In Condition 3 where a ring and an S-like figure were compared, the infants looked significantly longer at and preferred the S-like figure (mean novelty score = 56.1%, t11 = 2.052, p = .032, Cohen’s d = .592) in the familiarized-to-ring situation. Likewise, in the familiarized-to-S-like figure condition, newborn infants reliably looked longer at and preferred the ring (mean novelty score = 58.5%, t11 = 2.299, p = .022, Cohen’s d = .664). To sum up, newborn infants showed significant preferences for novelty, indicating a successful discrimination between the two topologically different (and with equal areas) figures.

All in all, we found that that 0- to 4-day-old newborn infants could reliably discriminate topologically different figures (i.e., presence or absence of holes) (Conditions 1 and 3); but not geometrically different figures with the same topology (Condition 2).

Discussions

With the single-stimulus familiarization and visual-paired comparison procedures, the present study demonstrated that 0- to 4-day-old human neonates could reliably differentiate between topologically different (i.e. the presence or absence of a hole in the object), but geometrically similar figures (Condition 1), but not the reverse (Condition 2), and even with the total areas equated and spatial frequencies made similar (Condition 3). The results were compatible with [23] findings that infants’ can detect topological differences as young as 1.5 months, while their discrimination of geometric differences was still at chance before 3 months [23,28]. The present study therefore provides evidence for an even earlier sensitivity to topological properties than has been previously thought.

It is worth noting that human neonates’ retina are very immature [29,30]; their visual acuity, contrast sensitivity, and spectral sensitivity improve substantially in the first year of life [31-34]. Given the relatively poor vision at birth, could the neonates’ looking behaviour observed in the present study be driven by other non-topological factors in the stimuli we presented? We will address a few possible candidates such as, contrast and visibility, total luminance flux, luminance difference, and end-stop detector, and rule them one by one in the following paragraph.

First of all, one may argue that neonates may prefer whichever figure yielding the highest contrast, or they may utilize contrast difference on the edge to differentiate the figures. However, this is unlikely in the present study because all the stimuli had the same high Weber’s contrast on the edges, fairly large in visual size, and with well-above-threshold luminance value. It is safe to presume that all the stimuli were clearly visible to the neonatal participants. Secondly, the infants did not simply prefer whichever yielded the highest total luminance flux either, since the disk, with the largest area of white and therefore higher total luminance (78.5 cm2), was not preferred over the triangle (50.0 cm2, Condition 2), or the ring (58.9 cm2, Condi-tion 1). Thirdly, their preferential looking behavior could not be explained by the differences in luminance between figures, as Condition 2, which yielded the highest difference in figure areas and therefore luminance (28.5 cm2) , was the least evident of preferences (19.6 cm2 in Condition 1, and 0 cm2 in Condition 3). Finally, it is also very unlikely to attribute to the neurons in visual cortex that are sensitive to end-stopped contour, as the neonates in the present study could not discriminate between the disk and the triangle in Condition 2.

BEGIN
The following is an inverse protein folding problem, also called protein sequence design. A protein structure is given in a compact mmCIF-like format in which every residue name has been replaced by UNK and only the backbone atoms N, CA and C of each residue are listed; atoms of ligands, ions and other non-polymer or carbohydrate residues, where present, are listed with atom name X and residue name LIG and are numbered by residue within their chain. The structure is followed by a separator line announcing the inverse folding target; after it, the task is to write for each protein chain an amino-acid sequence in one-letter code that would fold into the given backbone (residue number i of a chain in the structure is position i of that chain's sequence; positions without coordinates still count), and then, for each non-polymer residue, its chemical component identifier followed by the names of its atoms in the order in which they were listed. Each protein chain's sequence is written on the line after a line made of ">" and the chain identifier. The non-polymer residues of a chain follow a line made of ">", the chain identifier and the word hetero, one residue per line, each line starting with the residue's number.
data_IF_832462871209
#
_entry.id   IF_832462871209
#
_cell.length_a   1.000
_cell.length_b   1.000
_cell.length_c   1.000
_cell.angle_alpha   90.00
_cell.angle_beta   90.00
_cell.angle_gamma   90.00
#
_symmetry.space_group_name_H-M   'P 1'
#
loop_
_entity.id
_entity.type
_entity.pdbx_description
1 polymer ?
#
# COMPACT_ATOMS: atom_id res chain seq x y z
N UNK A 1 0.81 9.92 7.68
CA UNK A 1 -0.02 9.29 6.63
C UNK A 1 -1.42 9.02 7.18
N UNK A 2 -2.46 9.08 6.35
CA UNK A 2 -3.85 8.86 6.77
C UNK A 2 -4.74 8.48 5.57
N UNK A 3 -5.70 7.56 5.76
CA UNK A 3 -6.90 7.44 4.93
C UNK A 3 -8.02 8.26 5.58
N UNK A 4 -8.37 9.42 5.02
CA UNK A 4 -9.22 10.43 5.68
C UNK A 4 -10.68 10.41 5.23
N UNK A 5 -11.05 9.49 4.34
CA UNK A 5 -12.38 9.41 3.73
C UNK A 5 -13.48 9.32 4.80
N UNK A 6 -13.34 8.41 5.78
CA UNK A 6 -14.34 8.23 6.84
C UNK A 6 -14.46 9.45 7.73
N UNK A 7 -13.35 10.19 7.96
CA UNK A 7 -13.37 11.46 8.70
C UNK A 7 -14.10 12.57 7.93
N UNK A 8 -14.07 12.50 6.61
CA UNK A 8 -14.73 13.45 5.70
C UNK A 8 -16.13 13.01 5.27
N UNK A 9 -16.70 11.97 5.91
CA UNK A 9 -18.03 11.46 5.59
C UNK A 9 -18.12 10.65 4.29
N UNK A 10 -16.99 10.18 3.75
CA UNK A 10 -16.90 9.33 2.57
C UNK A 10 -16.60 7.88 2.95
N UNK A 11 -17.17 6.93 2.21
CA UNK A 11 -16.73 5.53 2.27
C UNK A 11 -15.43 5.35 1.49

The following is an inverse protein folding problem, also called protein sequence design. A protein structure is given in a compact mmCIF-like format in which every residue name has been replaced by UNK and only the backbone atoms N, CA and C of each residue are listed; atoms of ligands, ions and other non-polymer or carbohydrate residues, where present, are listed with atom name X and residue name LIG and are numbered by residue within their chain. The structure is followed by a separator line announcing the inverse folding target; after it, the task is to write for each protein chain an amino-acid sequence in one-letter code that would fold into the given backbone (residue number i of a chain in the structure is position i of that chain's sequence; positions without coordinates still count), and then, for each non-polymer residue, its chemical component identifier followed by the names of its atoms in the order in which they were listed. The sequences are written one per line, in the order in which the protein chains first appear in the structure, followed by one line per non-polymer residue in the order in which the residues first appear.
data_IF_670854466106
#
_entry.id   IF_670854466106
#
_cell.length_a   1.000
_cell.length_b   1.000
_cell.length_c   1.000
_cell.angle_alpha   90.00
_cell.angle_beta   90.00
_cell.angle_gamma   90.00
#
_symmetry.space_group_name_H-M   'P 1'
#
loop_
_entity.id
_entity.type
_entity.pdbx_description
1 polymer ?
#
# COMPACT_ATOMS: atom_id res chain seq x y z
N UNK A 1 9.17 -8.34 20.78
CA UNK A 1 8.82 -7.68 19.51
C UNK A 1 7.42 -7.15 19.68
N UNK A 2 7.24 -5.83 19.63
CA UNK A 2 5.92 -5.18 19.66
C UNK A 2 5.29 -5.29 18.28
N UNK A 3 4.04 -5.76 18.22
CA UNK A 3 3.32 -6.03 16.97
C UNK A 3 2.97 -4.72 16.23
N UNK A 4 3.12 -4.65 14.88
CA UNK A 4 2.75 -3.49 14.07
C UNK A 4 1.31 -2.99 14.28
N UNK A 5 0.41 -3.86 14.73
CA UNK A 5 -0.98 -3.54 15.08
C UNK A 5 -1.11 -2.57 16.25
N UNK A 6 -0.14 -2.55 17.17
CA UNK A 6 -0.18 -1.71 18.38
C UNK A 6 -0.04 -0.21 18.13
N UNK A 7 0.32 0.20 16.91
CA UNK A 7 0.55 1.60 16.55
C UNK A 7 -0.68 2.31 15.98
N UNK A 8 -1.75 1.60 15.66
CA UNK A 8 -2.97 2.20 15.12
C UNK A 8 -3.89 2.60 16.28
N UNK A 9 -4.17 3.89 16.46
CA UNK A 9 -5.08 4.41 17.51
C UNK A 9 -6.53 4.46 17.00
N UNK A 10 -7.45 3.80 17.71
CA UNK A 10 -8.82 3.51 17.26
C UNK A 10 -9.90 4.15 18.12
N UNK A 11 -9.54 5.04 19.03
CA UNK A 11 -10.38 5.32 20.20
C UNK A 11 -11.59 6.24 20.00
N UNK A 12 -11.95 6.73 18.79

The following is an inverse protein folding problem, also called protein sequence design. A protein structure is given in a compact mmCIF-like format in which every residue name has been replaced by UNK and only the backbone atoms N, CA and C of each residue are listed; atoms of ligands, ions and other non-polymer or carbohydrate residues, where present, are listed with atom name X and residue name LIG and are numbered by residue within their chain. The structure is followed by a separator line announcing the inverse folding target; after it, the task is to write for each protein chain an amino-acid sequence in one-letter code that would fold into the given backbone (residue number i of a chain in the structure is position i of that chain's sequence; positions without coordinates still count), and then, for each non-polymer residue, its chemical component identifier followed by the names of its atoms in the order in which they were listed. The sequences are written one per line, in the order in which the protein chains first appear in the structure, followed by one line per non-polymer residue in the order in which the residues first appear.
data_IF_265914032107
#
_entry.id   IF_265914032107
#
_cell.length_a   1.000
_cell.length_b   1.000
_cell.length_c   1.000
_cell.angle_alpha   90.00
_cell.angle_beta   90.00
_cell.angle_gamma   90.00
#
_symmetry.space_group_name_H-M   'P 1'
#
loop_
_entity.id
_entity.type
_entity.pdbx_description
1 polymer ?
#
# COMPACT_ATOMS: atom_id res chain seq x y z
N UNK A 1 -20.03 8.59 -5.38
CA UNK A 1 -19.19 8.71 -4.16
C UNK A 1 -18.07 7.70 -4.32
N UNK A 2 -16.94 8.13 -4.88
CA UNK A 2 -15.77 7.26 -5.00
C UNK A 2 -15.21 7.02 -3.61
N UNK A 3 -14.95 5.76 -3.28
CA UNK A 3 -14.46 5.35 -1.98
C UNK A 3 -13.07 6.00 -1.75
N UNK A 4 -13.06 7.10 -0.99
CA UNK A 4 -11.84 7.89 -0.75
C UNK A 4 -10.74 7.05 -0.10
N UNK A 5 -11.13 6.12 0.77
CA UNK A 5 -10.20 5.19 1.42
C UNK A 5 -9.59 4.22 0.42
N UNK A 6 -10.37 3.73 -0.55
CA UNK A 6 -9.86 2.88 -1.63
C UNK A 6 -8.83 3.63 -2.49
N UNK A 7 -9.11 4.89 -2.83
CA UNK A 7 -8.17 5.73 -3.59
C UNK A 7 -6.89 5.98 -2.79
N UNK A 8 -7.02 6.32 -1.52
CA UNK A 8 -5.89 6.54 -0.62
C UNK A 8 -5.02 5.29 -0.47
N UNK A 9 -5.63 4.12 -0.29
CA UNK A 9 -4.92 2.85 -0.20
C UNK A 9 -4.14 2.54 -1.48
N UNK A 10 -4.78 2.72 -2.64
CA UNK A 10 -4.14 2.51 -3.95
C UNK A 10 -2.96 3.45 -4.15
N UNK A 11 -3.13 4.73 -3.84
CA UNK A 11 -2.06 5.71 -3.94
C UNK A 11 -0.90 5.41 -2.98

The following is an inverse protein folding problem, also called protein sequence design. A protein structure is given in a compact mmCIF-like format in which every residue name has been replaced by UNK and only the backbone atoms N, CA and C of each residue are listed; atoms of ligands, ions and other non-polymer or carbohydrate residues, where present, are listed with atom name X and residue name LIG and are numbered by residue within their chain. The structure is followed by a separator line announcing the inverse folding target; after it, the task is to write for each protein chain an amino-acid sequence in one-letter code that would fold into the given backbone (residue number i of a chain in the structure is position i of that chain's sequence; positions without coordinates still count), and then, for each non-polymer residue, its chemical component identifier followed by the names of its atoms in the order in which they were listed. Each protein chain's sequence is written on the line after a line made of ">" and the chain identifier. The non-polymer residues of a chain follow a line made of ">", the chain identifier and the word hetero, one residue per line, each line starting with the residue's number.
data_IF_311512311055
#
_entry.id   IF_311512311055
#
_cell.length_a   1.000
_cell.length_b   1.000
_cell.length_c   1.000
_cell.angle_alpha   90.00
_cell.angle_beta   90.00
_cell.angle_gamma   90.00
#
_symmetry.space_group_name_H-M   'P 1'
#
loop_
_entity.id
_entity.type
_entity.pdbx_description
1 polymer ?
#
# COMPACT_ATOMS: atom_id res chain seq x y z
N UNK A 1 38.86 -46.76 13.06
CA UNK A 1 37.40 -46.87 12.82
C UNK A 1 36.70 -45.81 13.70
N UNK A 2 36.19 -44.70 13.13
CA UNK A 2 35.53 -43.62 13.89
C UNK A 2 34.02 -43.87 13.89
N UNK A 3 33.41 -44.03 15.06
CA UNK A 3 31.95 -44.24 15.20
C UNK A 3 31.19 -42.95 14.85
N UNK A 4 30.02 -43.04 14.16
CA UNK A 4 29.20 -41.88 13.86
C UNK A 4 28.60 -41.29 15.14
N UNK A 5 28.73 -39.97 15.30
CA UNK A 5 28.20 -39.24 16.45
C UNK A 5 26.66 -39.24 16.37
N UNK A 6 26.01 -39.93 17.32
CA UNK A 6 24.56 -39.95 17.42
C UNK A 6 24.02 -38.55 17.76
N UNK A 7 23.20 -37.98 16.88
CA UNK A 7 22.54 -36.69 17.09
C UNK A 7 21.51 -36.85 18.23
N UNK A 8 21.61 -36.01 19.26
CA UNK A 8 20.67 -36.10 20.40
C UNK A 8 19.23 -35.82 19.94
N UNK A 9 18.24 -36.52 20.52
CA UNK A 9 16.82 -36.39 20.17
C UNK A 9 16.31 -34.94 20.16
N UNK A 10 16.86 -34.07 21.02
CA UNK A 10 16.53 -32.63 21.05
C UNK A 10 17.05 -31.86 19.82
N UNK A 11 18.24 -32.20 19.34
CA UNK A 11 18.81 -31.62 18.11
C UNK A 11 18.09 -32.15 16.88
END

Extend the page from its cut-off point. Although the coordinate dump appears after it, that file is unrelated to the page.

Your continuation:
In the familiarized-to-ring situation of Condition 1, we found a significant below-chance novelty score (an inverse novelty score) for the disk, meaning that the infants still looked longer at the “supposed-to-be-familiar” ring. Our explanation was that it is possible that neonates may have a strong spontaneous preference for the ring and such preference overruled the novelty preference for the disk. This explanation is consistent with the Exp.3 of [23] showing that younger infants (mean age=18.3weeks), other than older infants (mean age = 22.8 weeks), had a spontaneous preference for the ring when paired with a disk. Nevertheless, regardless of the directions, the presence of a spontaneous preference still implies discrimination.

One may also wonder that our results showing neonates could discriminate topologically different figures but not topologically equivalent ones (i.e., a disk vs. a triangle) seems to challenge a well-cited study by [35], who showed that newborn infants could discriminate among simple geometric shapes. Using the habituation procedures with a novel monocular viewing design, [35] reported that newborn infants were able to discriminate among shapes such as crosses, circles, and triangles, as well as same shape with different colors. However, the interocularity and novelty of their paradigm may have been responsible for their exciting message that infants’ perceptual ability emerged earlier than had been thought. Classic views on neonatal color vision proposed that the retinal system was so immature at birth [30] that “true” color perception is not present until about 7 weeks of age [36,37]. Because the methodologies and the stimulus parameters used in the present study and in [35] are too divert, again, it is hard to make direct comparisons between the two studies.